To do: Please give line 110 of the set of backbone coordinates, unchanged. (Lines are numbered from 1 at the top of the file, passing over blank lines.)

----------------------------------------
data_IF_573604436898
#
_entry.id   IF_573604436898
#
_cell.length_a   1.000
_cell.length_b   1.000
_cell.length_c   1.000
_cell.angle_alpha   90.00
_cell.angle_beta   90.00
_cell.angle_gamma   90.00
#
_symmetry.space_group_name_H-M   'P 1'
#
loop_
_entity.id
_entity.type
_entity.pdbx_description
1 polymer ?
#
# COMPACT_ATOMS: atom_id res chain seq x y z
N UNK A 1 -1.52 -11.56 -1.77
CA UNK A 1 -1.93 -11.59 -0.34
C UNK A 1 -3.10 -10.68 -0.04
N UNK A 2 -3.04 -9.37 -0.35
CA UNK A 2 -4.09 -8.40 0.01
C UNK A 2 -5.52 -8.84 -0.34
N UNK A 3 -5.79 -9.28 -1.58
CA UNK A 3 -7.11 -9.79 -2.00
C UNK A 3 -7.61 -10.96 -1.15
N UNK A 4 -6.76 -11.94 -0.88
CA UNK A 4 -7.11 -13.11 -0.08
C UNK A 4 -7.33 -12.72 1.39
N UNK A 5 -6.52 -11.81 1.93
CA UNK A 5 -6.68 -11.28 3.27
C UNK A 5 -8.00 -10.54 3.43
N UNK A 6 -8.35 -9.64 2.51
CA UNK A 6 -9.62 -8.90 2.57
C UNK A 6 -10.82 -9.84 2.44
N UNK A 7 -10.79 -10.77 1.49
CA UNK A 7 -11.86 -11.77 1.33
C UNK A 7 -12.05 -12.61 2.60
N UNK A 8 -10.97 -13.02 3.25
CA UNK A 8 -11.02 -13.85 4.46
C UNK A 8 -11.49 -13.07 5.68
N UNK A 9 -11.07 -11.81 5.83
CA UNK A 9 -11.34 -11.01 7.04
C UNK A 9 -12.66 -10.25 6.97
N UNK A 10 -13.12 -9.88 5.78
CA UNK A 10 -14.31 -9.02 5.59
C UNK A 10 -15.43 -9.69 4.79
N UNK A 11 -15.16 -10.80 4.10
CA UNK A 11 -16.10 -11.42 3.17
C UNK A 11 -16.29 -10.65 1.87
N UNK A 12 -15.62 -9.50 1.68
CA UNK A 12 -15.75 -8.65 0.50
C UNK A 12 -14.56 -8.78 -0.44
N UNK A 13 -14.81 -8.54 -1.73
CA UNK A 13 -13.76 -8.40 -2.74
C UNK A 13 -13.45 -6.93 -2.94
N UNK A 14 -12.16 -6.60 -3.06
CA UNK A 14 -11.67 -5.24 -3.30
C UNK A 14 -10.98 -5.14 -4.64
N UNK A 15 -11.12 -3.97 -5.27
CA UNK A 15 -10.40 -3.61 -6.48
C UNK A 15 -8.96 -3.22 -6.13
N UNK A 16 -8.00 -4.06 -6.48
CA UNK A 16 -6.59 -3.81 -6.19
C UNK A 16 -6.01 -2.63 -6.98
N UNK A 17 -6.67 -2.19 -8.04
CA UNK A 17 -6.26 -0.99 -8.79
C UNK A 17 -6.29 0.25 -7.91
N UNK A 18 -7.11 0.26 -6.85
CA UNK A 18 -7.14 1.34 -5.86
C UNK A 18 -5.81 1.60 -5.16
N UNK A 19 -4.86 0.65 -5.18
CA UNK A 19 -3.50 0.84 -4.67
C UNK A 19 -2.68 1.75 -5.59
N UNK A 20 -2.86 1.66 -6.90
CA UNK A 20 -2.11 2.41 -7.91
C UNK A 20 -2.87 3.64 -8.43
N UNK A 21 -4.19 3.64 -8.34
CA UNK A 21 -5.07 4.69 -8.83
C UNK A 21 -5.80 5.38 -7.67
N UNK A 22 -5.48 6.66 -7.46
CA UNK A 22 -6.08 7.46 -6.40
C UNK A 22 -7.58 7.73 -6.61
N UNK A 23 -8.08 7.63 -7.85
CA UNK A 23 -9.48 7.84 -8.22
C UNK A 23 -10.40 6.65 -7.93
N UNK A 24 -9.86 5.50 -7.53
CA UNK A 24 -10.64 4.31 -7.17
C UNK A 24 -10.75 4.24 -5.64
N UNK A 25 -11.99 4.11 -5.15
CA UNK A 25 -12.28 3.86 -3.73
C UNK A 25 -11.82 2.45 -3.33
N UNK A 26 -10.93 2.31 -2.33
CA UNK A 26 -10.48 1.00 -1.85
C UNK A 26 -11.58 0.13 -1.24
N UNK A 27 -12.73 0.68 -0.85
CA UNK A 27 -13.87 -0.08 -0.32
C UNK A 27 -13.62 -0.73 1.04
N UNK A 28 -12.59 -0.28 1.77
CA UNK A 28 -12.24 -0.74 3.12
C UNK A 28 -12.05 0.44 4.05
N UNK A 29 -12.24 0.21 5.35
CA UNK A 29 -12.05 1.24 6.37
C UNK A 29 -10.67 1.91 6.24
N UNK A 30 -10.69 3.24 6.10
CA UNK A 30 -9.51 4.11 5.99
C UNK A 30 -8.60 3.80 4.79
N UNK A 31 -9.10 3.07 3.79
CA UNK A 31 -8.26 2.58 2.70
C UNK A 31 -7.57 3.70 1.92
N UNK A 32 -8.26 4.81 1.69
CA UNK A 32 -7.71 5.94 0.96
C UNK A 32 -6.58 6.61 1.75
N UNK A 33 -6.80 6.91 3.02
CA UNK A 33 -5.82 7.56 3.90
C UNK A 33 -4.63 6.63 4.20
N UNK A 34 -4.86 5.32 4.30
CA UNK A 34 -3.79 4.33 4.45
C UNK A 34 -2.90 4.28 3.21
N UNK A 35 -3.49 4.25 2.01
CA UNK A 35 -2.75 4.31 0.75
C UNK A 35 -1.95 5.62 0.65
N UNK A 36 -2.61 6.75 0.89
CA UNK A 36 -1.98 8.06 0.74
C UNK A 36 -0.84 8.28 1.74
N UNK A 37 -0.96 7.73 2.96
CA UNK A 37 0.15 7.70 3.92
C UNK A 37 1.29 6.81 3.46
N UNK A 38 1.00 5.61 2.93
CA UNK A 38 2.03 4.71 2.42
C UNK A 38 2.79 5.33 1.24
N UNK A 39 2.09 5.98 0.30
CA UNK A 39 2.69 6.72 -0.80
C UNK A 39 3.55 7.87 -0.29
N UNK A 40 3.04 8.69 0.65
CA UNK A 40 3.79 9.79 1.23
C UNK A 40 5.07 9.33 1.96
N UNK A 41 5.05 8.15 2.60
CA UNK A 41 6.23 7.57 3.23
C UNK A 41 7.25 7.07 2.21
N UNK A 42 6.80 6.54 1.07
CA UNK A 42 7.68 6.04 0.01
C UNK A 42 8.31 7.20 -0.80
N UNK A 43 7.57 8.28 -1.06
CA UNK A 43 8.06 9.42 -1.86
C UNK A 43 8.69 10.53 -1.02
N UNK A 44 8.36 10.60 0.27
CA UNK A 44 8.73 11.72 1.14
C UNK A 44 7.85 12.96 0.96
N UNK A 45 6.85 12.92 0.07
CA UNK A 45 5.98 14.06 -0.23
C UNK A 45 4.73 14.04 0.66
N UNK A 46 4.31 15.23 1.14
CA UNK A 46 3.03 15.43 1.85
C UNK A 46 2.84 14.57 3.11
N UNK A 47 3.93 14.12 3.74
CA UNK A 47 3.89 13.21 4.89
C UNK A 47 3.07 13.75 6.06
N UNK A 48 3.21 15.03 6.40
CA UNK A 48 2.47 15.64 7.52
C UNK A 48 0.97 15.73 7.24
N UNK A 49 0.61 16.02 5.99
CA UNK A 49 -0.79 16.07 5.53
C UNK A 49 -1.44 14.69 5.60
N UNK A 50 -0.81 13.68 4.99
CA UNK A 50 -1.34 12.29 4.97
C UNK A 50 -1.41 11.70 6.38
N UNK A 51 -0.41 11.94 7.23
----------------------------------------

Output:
C UNK A 30 -8.60 3.80 4.79